Back in 2002, when Seattle’s bicycle commuting rate hovered around 2 percent (it’s now 3.5 percent) and gas prices averaged $1.60 per gallon, Adobe Seattle installed a bicycle workshop for its employees in an effort to support and encourage bicycle commuting. Far ahead of the bicycle-friendly employer curve then, Adobe continues to lead the pack and is now certified in BizCycle’s first cohort as a Gold level bike-friendly workplace.
Today the “Zac Imboden Bike Cage Workshop” serves the 5 percent of Adobe employees who commute to work by bike, getting them to and from home safely with tools for everything from fixing a flat to truing a wheel. The workshop and other amenities are monitored by SeaBike, Adobe Seattle’s internal bike group that provides a communication and community hub to inform employees about facilities and encourage riding.
SeaBike has been around since before 1997, according to Jeff Moran, a Senior Engineering Manager at Adobe who spearheaded certification. SeaBike informs employees about Adobe’s incentive programs for alternative commuting, pairs inexperienced commuters with a bike buddy from their neighborhood, messages about upcoming bicycle events at Adobe and connects employees to bicycle advocacy organizations in the community. Each month, SeaBike nominates the bicyclists who rides in the most as Commuter of the Month, and the lucky pick receives what is known as the best spot in the bike cage to park in style all month long.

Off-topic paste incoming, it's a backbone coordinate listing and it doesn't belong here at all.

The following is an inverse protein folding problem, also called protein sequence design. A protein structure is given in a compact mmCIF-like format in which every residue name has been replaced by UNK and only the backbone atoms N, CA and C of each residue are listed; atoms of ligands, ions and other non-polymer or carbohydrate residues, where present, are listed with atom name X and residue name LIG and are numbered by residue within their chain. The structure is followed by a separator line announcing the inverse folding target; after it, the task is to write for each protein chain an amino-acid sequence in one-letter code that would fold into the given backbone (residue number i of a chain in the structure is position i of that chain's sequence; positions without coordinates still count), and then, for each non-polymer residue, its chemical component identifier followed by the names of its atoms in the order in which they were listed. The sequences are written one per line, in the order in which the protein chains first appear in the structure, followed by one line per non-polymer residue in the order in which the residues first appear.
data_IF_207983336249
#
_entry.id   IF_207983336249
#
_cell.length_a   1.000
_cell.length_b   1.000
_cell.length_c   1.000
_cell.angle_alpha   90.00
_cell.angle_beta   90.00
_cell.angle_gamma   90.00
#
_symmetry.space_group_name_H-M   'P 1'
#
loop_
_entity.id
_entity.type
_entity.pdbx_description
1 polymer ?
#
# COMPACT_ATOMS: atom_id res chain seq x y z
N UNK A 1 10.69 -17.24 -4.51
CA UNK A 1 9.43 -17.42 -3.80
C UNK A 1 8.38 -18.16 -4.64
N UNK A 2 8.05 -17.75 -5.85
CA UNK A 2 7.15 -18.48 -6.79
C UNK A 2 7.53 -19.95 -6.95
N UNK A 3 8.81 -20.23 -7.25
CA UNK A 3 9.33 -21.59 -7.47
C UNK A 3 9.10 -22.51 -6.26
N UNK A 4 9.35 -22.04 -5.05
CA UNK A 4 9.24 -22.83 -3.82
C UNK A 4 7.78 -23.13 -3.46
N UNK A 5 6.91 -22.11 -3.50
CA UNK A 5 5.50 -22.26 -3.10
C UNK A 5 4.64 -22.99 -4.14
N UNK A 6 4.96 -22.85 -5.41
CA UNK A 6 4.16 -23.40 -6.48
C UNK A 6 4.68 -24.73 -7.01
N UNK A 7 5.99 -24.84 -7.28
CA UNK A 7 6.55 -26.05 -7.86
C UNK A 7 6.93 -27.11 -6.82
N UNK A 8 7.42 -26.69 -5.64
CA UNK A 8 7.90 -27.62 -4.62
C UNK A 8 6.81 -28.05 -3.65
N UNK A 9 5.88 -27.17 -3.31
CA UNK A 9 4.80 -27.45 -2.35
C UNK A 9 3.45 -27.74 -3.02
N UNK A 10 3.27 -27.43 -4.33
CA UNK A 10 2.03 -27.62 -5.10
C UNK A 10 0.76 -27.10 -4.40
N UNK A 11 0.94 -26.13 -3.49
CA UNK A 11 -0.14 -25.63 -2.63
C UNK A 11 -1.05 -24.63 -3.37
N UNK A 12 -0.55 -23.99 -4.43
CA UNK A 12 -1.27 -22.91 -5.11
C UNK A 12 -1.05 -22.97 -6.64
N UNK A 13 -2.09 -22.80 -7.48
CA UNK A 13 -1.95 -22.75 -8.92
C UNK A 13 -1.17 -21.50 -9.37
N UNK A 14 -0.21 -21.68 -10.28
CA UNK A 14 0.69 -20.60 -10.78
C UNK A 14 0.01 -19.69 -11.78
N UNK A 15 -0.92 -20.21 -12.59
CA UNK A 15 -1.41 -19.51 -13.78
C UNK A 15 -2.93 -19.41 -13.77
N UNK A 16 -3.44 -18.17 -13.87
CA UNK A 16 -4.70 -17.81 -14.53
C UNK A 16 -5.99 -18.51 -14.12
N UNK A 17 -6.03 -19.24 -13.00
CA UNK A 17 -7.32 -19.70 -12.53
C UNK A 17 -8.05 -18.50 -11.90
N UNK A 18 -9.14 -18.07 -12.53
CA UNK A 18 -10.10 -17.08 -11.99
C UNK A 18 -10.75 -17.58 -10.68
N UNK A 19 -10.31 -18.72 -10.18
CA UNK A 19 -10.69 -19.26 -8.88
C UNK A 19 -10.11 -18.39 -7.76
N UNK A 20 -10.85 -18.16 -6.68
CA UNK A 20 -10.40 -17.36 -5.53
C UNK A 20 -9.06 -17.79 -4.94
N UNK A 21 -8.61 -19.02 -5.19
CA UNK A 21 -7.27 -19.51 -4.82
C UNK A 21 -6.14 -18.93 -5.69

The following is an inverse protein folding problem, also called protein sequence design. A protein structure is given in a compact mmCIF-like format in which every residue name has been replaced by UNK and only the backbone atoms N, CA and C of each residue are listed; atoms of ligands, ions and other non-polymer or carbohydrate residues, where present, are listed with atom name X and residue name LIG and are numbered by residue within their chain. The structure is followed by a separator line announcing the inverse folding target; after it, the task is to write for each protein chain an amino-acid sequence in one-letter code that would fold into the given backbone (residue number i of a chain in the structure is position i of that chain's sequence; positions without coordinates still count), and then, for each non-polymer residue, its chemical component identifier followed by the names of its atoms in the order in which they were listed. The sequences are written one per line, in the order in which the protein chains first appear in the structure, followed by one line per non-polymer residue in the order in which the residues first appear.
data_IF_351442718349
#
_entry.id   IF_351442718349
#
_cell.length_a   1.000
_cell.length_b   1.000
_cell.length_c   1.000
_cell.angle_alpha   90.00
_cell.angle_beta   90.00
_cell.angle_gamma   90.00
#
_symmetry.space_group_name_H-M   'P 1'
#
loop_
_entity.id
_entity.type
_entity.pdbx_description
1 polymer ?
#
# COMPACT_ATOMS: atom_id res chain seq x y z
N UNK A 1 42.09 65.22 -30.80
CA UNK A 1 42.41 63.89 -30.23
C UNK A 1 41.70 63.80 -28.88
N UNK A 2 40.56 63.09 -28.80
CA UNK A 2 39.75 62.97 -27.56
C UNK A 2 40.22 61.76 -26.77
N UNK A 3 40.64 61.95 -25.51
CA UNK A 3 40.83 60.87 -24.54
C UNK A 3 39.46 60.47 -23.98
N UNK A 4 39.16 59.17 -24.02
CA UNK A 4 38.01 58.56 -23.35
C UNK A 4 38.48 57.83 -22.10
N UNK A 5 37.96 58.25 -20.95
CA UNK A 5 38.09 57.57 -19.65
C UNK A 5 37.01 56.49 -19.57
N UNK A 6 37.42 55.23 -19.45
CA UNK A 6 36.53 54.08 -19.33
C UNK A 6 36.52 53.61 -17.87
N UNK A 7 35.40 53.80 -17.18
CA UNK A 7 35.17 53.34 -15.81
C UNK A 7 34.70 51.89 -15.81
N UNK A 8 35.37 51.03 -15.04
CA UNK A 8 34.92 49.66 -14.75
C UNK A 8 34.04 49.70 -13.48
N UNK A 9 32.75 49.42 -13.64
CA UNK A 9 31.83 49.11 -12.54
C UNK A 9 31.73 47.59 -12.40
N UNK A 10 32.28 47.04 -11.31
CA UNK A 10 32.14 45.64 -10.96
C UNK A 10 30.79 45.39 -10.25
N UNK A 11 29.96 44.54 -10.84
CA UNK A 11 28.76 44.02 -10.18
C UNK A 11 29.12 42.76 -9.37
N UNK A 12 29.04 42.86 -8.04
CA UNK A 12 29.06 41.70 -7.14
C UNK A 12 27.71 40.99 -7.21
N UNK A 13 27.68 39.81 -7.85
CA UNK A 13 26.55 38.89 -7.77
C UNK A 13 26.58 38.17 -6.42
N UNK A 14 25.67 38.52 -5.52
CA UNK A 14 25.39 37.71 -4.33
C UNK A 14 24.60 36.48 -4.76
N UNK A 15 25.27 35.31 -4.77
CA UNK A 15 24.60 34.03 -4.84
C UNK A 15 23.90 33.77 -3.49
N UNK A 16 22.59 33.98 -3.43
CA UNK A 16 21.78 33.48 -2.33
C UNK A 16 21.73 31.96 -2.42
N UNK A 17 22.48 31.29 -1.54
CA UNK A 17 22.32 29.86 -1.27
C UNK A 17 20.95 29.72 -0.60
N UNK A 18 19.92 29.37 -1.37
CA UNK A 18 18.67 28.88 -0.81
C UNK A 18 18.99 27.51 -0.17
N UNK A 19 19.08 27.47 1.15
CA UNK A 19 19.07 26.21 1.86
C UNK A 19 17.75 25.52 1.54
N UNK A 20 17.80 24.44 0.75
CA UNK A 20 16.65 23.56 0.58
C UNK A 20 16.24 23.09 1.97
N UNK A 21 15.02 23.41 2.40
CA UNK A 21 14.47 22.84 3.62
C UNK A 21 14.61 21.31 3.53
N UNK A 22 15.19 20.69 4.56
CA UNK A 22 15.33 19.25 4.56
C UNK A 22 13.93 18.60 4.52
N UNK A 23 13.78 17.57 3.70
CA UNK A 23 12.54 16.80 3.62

While Adobe’s bicycle culture is evident and its cyclists are enthusiastic about spreading the joy of biking to work, Moran traces the success of Adobe’s bicycle program back to the company’s supportive and responsive local facilities team and on-site leadership that recognizes the benefit of putting funds toward cycling.
“I joined Adobe in 1997 because their logo was on the 1996 Bike To Work Day water bottle. Seriously, my selection process was that simple,” Moran explains. “As an Adobe Seattle cyclist I’ve simply set out to keep the community strong and Adobe helps me at every turn.”
Not only does Adobe demonstrate top-notch support internally for bicyclists, this year Adobe is presenting the Commute Challenge as part of Bike Month, an event that encourages over 12,000 people to commute to work by bike during May and beyond.
Adobe scored 35 out of 50 possible credits to receive Gold level certification, but there’s still room to improve.
“At this point Adobe Seattle does so much to encourage and support bicycle commuting that this itself is our biggest challenge,” said Moran.
The next step is to focus on how to attract new riders and retain fair weather riders. A women’s bicycle commuting group is in the works to support female bicyclists who might be in either category.
Congratulations, Adobe! Adobe joins twenty other workplaces in the region who support bicycling. Would you like to see your organization on the list? Visit bizcycle.cascade.org or email email@example.com to learn more.